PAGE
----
We’ve talked about why Facebook and I aren’t friends. We’ve talked about how insecurities can be exacerbated by Twitter. And other people are talking, too. Last weekend I came across this New York Times article on TMI on the internet. Then one of my regular reads, MWF Seeking BFF wrote a post on the same article, talking about the phenomenon where seeing how ‘happy’ your friends are online can make you feel less-than. People don’t show their warts-and-all selves online (or they do, and give new definition to the term TMI) they show upgraded, glamorous, fun versions of their lives. I don’t tweet about sitting at my desk for hours, or working with a class of kids who don’t want to cooperate, I tweet about my vacations, the people I’m hanging out with, the new cool location I found to have lunch. I tweet about how much I love my friends and tag them by name, inadvertently leaving others not tagged to wonder what they did, or didn’t do, to not get tagged on that list. I tweet about going out for girls night, leaving other girls to wonder why they weren’t invited. I don’t do it on purpose, but I know it happens because I’ve felt that when looking at friends profiles online. And I’m not even on Facebook!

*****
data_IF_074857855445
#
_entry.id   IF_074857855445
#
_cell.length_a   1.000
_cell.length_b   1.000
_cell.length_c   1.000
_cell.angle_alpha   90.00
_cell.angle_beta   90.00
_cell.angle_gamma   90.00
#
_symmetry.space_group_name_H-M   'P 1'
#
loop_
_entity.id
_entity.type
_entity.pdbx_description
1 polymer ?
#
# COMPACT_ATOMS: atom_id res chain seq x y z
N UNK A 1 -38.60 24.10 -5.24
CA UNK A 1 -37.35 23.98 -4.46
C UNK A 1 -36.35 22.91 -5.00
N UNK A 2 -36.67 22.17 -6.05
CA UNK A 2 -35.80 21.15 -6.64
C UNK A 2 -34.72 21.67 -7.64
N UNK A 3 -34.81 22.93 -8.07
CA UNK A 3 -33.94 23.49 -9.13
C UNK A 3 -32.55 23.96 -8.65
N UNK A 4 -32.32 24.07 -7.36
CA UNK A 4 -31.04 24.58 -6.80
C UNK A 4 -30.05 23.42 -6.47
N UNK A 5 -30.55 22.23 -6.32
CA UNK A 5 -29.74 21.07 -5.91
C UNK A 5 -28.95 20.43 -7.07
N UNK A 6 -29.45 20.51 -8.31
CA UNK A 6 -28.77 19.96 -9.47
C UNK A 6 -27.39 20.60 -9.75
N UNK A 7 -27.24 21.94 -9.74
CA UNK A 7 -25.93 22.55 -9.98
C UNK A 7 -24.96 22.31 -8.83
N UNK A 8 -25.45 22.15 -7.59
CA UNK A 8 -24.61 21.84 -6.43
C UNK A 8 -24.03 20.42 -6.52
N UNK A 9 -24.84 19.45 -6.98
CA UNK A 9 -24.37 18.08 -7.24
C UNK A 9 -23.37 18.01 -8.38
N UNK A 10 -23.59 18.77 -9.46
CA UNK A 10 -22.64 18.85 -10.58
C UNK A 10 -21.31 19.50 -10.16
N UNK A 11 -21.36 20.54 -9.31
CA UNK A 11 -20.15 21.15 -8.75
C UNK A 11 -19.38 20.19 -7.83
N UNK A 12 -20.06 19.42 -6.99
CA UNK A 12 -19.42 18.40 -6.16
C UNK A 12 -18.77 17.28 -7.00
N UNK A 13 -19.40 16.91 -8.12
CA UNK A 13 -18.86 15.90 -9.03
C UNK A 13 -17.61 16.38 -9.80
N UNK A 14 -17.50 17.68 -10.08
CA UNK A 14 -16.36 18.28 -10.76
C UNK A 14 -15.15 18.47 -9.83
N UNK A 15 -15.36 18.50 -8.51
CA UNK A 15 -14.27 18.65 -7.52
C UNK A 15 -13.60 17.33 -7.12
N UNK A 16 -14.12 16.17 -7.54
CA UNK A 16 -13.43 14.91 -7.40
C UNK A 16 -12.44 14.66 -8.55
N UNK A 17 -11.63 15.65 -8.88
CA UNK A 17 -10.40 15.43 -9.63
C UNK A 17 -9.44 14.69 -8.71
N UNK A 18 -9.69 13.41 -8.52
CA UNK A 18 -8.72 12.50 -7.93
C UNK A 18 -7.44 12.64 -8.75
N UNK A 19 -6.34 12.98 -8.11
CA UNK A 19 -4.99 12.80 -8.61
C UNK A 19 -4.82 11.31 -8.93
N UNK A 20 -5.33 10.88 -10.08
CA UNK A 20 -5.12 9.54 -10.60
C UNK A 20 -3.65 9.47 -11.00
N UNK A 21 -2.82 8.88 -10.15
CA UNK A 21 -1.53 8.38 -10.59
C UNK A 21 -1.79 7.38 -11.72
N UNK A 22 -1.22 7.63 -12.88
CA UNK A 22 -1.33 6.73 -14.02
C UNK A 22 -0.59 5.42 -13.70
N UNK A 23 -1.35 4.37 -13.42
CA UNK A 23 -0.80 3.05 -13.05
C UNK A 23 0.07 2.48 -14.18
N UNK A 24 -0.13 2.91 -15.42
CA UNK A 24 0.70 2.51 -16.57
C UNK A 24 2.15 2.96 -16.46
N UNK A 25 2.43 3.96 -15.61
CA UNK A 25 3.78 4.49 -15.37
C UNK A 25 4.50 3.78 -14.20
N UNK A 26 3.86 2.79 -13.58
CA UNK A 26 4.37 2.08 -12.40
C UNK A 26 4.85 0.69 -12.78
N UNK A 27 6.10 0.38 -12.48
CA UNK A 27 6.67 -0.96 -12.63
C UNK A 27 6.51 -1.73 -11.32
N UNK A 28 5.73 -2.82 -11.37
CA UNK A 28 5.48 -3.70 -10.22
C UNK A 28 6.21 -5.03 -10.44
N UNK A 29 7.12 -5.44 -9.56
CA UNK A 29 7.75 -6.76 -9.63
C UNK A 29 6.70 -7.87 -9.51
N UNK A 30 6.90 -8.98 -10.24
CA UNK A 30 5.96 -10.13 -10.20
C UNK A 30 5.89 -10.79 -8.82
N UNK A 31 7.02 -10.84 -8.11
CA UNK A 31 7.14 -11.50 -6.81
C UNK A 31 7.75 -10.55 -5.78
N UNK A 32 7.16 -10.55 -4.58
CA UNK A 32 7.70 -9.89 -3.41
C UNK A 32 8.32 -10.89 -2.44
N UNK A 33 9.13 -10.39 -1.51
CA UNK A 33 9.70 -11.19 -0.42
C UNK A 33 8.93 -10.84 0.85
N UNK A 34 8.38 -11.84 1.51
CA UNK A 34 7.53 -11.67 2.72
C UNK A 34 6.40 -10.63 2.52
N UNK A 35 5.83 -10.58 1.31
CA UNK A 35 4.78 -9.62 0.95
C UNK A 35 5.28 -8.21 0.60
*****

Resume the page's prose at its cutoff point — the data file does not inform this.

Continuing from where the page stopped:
If the internet is considered a teenager in the broader scope of technology, then social networking is a baby. We don’t know how this new culture of putting everything out there for public consumption will affect us longterm, because it hasn’t been around long enough for us to figure it out. I predict that these kinds of conversations will continue as long as we’re trying to sort out the difference from the permissible and the beneficial.
From the NYT article:
“I had to go on a vacation-photo diet,” admitted Laura Zigman, a novelist. “I had this bizarre, voyeuristic habit of scrolling through people’s travel photos online and then feeling like, ‘Why haven’t I walked the Great Wall of China?’ And guilt: ‘I should be taking my son to Spain.’ I don’t even like to travel!”
“You meet someone at a party, and instead of them asking for your number, they’ll say, ‘I’ll find you on Facebook,’ ” complained Dodai Stewart, editor of Jezebel.com. “Then I’ll see drunk party photos of the guy with other women he’s dating. I end up unfriending because I just can’t deal with it.” It’s impossible to electronically untangle yourself from an ex without generating a big fuss in your mutual extended network.
Go check out the article, it’s a great read.
One commenter on the MWF Seeking BFF said:
I love this idea. I’m not saying to nix Facebook or eschew social media. I just think that it behooves each of us to take stock every now and then and figure out if the things we’re letting into our lives are helping or hurting.